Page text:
Tag Archives: Financial repression

Moving Towards a Cashless Society – Should Christians Be Alarmed?

Cashless transactions are nothing new; they are part of the fabric of modern society.  Online bill paying, credit cards and our phones allow us to make transactions without touching paper money.  But, is a totally cashless society something we should embrace or should the idea alarm us?

The move toward a cashless society has been promoted on the basis of convenience and credit. Besides, bad guys such as tax cheats, drug dealers and terrorists use cash to hide their “business” from the government.

To motivate consumers to use them, credit card transaction fees are not charged to the customer but to the merchant. Of course, this is only an illusion since these costs get reflected in the price a merchant charges a consumer, even if that consumer uses cash. Banks offer online services for free because it is cheaper than processing paper checks.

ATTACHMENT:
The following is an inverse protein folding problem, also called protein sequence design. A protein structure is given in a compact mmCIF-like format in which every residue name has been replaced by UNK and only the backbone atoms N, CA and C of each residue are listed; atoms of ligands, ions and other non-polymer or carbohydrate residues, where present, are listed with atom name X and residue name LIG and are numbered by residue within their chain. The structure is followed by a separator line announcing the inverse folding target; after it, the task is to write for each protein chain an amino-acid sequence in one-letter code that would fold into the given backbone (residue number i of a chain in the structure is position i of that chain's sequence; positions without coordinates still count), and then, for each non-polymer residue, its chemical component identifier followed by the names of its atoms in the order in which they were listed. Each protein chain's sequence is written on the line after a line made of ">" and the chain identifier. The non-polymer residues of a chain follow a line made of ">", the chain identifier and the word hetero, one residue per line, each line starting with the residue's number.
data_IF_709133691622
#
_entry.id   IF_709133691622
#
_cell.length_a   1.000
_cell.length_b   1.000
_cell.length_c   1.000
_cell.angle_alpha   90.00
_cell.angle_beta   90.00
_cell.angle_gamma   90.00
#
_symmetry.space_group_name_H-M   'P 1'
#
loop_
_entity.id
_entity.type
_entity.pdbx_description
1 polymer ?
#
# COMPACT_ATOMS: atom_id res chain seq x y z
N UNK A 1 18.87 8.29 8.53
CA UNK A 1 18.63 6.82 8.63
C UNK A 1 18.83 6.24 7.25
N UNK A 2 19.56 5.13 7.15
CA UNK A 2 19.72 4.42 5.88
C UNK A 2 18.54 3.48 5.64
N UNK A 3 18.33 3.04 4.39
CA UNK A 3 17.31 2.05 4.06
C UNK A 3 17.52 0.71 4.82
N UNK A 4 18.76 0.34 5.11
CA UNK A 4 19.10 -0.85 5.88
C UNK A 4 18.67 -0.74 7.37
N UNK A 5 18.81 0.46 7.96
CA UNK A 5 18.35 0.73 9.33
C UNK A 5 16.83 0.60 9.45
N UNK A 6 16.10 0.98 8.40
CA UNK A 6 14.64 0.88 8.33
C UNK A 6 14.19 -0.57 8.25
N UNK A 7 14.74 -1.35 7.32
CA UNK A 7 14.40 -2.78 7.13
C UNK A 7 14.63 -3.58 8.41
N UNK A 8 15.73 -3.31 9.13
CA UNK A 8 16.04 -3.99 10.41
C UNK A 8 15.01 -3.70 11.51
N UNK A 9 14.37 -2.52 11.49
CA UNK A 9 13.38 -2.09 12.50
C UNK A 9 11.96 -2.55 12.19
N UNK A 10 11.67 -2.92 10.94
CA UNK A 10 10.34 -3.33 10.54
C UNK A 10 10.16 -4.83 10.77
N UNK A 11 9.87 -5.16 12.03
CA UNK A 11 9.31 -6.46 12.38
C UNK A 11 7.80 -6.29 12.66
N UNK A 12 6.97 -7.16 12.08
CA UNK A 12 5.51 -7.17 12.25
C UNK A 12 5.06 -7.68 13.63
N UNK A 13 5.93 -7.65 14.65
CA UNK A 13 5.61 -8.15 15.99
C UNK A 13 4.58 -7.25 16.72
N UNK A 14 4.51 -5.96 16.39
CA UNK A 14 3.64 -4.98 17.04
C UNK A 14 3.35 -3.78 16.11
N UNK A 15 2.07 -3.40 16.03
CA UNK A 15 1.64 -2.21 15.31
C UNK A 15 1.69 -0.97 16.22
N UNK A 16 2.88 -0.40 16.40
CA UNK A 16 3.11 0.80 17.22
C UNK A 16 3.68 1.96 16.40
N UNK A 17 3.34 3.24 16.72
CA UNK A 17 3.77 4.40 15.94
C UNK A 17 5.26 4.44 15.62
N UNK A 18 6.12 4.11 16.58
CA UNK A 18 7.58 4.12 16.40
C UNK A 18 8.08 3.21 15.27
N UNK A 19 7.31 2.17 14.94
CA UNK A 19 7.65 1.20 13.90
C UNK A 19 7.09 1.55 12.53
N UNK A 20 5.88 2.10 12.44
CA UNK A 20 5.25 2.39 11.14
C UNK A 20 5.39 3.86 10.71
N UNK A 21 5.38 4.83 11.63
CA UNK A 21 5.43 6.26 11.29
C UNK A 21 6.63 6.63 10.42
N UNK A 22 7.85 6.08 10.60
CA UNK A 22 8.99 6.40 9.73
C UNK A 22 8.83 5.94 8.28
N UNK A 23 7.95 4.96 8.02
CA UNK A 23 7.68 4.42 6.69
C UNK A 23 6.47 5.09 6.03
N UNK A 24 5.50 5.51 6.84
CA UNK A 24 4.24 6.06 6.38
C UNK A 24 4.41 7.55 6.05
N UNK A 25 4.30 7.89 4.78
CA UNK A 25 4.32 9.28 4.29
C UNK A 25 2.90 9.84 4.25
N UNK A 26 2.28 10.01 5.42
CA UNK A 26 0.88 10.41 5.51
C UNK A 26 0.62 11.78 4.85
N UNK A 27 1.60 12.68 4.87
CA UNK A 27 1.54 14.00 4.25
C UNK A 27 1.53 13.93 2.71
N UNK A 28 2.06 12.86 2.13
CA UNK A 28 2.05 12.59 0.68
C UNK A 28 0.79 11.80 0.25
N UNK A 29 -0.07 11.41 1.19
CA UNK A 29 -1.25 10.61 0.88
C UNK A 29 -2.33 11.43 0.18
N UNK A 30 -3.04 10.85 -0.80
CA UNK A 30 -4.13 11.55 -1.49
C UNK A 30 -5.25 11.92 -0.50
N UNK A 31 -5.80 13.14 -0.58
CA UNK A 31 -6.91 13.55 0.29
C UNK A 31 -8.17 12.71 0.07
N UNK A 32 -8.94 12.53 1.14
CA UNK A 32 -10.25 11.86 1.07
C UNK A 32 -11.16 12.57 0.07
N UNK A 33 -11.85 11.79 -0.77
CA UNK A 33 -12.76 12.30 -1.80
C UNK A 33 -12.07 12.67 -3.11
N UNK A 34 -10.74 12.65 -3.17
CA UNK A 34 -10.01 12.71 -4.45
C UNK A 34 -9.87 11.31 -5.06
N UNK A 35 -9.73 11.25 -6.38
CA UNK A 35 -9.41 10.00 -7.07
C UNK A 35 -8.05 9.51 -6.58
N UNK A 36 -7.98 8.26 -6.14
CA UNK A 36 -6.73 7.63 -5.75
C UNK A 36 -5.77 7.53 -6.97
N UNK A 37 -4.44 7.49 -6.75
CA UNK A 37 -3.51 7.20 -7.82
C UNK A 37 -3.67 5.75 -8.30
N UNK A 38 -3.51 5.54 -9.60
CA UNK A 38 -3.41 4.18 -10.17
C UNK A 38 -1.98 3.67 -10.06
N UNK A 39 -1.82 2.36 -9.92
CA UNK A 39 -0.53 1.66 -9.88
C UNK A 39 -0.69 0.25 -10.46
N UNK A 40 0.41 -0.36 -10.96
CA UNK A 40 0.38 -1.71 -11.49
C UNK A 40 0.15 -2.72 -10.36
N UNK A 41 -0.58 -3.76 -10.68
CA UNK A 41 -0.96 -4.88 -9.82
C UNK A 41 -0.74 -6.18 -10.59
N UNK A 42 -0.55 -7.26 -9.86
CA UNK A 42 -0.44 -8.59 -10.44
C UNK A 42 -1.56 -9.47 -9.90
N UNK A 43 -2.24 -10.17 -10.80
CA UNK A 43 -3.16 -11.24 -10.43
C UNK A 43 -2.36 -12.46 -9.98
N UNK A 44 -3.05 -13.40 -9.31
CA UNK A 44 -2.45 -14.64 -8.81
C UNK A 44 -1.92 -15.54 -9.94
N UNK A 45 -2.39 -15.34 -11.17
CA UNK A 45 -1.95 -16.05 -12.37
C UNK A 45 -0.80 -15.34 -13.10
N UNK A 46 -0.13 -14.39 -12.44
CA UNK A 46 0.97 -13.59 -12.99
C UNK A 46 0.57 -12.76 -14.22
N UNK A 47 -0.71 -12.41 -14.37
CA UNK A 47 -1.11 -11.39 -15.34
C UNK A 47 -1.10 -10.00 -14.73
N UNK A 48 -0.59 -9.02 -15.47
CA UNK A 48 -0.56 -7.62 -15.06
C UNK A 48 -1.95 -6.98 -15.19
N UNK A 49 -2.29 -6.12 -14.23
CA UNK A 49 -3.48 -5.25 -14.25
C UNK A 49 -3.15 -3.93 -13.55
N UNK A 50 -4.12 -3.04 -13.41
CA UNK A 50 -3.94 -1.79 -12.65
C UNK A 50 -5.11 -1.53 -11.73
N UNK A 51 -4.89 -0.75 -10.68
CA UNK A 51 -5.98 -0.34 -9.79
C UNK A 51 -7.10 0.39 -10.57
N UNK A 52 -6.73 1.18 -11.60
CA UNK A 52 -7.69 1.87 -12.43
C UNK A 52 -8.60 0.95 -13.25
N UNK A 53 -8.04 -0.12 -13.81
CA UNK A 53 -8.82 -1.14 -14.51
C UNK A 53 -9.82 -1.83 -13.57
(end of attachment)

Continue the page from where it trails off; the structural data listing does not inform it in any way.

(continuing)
It is important to note that in a paper money transaction between two individuals that involves a single currency there is no possibility for a “middle man” to take a cut. Similarly, the government cannot apply negative interest rates to cash that you stuff in your mattress. They also cannot track it, tax it or control it.1

Cash is a thorn in the side of central banks that want to employ negative interest rates. The mere existence of paper money means there is a limit to how low negative interest rates can go because it always provides an option to take money out of the banking system.2 When the cost to use banks becomes too onerous people will simply choose to use cash and stop using banks despite the inconvenience.